According to a recent study by the Brookings Institute, in 1993 black graduates were pretty much as likely to be employed four years after receiving a degree as white graduates (90 percent versus 89 percent). However, in the 2008 cohort, black graduates’ employment rate drops to 72 percent, with white graduates at 83 percent.
The report also shows that black graduates are currently also unfairly burdened by student debt. “After four years, the gap between black and white borrowers is nearly $25,000 on average.”
The report attributes these changes to “historical discrimination (leading to low parental wealth), ongoing racial bias in the labor market, or predatory recruitment by for-profit institutions,” meaning that this change isn’t just a “debt gap” but a symptom of systemic racism.
In Georgia, the discrimination can be seen at many levels of the college payment process. Georgia Budget and Policy Institute senior education policy analyst Claire Suggs found “that HOPE Scholarship money disproportionately goes to white and Asian-American students, and disproportionately less to African American and Hispanic students.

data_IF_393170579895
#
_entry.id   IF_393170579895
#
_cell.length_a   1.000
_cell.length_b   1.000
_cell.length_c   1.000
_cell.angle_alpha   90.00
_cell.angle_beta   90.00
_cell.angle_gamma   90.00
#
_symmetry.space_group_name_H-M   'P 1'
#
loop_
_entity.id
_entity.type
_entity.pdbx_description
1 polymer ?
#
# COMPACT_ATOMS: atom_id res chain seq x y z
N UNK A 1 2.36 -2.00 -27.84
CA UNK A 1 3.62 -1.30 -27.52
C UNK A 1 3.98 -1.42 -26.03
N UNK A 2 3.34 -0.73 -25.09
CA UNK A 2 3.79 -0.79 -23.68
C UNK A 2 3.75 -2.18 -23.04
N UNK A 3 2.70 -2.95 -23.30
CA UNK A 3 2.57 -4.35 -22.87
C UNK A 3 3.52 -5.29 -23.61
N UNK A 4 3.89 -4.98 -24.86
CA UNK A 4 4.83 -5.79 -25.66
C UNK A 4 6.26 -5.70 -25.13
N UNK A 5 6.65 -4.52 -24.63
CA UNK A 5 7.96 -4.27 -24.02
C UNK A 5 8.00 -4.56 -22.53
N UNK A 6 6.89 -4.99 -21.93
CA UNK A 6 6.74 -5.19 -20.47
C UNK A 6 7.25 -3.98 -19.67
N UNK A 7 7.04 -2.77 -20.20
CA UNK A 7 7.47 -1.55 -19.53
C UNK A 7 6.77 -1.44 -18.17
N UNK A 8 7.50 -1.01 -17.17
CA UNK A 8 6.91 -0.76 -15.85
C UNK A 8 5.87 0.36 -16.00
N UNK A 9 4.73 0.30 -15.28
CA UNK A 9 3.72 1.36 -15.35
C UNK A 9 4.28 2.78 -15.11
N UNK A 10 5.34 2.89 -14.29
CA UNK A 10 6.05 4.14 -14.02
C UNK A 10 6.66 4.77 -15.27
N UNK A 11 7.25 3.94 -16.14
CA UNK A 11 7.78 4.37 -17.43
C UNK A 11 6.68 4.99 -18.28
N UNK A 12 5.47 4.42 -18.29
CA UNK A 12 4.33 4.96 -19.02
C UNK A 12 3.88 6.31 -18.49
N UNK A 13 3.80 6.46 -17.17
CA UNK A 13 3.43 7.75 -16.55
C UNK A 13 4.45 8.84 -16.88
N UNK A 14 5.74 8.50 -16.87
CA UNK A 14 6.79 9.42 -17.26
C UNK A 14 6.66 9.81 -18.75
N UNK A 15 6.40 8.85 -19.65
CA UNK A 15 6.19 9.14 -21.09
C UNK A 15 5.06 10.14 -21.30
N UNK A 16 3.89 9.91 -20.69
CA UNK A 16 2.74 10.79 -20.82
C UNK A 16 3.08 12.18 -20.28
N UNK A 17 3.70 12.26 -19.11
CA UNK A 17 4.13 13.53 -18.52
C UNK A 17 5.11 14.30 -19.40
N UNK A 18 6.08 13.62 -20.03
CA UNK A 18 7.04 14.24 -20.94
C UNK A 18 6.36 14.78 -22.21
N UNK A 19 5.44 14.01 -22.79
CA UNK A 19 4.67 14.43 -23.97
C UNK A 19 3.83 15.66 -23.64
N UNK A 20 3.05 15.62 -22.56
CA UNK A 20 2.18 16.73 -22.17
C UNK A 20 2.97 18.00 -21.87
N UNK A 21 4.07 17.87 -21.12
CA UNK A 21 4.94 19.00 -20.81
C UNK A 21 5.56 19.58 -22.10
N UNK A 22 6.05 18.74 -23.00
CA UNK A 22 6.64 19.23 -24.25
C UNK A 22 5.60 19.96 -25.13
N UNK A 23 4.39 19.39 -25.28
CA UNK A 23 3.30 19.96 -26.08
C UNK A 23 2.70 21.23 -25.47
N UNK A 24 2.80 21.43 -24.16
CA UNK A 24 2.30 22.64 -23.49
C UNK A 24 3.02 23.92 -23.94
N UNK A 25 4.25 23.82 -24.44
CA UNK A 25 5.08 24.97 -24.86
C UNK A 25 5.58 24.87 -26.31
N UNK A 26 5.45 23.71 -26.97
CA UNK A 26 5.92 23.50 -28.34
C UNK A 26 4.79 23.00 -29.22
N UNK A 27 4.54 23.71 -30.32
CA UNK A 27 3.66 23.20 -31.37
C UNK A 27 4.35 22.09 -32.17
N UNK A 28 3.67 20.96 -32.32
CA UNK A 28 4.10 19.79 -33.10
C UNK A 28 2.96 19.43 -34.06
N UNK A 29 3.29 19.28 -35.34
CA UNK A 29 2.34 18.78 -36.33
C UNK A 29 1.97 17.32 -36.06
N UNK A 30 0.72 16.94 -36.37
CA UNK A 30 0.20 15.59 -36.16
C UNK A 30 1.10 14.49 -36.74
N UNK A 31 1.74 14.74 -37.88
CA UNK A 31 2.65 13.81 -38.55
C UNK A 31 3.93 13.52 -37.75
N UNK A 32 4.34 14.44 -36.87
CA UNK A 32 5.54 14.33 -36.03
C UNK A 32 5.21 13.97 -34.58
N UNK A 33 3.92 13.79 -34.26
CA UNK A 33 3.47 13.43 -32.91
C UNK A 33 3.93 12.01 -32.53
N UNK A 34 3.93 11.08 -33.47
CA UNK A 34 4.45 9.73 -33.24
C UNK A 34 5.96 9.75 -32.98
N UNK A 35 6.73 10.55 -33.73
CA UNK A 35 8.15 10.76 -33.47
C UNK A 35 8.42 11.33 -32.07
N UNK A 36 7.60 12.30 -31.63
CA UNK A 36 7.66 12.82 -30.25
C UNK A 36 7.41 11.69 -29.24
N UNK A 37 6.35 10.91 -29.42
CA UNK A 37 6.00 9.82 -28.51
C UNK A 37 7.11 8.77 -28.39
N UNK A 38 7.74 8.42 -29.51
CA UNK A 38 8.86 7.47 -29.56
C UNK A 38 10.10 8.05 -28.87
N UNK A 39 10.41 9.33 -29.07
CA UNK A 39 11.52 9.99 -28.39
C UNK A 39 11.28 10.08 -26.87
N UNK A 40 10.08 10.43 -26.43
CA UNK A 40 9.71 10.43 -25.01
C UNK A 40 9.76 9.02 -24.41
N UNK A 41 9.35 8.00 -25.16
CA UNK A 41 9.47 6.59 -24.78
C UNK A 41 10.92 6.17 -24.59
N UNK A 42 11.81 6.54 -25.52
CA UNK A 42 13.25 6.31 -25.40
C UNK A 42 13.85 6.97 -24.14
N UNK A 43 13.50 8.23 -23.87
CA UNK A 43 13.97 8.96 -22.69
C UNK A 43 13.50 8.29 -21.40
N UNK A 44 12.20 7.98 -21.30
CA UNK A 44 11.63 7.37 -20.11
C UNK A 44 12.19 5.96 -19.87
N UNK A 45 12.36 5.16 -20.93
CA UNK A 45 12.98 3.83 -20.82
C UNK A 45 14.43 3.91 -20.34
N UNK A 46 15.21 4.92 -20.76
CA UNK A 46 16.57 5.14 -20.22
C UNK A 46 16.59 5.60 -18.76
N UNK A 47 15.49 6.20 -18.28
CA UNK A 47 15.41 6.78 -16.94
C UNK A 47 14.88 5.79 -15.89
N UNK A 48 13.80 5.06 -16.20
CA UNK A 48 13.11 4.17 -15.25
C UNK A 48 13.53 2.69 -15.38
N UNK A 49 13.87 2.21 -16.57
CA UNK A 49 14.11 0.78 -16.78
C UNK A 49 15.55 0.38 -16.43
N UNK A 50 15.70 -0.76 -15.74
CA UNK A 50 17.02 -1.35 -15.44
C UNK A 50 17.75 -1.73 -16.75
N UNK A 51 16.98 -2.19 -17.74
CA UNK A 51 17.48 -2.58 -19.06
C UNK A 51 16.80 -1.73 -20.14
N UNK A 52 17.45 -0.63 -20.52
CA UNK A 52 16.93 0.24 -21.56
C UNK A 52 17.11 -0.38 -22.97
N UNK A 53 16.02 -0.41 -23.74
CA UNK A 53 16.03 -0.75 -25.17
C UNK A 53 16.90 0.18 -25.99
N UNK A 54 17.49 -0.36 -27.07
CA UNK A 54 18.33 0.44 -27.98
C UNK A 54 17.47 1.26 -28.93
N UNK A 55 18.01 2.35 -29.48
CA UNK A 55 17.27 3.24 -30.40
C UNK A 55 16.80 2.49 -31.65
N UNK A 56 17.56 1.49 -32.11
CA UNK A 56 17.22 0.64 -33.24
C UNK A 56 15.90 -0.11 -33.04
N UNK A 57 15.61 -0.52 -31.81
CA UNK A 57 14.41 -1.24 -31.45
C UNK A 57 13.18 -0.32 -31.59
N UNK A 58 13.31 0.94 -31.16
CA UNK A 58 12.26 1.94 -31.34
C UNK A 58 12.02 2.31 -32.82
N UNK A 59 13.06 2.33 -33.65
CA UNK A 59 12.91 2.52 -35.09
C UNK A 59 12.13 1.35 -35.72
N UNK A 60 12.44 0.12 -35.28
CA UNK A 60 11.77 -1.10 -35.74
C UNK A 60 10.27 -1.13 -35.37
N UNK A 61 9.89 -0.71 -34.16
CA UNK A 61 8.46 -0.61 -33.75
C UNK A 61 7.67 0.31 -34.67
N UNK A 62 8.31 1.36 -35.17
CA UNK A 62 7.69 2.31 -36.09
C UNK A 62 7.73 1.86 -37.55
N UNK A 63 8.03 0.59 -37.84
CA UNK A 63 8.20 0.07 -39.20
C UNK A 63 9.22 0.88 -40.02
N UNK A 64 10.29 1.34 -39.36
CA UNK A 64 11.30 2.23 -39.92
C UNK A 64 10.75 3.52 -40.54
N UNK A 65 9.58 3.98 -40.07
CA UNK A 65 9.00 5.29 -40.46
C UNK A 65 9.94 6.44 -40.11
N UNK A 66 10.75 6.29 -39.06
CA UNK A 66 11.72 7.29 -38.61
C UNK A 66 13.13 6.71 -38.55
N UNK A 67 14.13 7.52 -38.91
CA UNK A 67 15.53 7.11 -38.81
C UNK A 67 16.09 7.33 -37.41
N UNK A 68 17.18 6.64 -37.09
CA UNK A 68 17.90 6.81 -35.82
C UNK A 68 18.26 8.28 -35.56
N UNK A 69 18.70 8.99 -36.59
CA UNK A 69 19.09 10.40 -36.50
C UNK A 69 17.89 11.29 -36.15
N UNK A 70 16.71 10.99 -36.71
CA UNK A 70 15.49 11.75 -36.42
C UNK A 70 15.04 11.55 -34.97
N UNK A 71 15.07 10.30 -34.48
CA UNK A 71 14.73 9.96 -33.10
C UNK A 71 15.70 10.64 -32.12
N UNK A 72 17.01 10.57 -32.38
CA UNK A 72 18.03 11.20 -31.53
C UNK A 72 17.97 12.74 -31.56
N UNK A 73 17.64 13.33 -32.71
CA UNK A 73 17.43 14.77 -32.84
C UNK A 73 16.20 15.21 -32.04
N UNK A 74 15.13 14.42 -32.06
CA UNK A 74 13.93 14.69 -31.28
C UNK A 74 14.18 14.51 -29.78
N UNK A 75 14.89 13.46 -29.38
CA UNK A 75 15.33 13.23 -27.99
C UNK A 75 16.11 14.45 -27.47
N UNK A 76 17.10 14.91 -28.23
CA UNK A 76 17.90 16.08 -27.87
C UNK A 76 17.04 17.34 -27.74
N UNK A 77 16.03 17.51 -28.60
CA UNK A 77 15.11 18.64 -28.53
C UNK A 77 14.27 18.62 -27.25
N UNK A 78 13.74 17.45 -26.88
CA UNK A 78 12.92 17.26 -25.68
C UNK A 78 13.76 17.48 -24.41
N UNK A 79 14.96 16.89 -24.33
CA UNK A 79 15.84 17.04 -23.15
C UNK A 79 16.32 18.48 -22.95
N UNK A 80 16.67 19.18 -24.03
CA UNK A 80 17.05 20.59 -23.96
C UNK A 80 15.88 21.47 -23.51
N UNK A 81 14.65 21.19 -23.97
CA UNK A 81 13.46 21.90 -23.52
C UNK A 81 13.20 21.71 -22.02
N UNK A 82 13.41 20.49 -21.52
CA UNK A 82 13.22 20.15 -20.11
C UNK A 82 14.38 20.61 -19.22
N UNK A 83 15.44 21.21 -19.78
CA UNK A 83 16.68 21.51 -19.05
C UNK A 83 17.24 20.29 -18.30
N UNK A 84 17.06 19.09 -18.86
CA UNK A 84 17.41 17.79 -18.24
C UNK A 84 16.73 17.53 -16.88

“Twenty percent of black students and 36 percent of Hispanic students receive either a HOPE Scholarship, or the Zell Miller Scholarship.” Although whites students make up just over half of the student population, 64 percent of students who get the HOPE scholarship are white and 78 percent of the Zell Miller Scholars are white.
Scholarship money also goes disproportionately to middle- and upper-income students. Low-income students now make up about 48 percent of students in the university system, but only 30 percent of low-income students receive either the HOPE or Zell Miller Scholarship.
But unfortunately, students of color and low-income students are not getting their share of scholarships, leaving many to choose between forgoing a college education and seeking predatory loans. The result is that poverty continues to grow while tuition continues to skyrocket.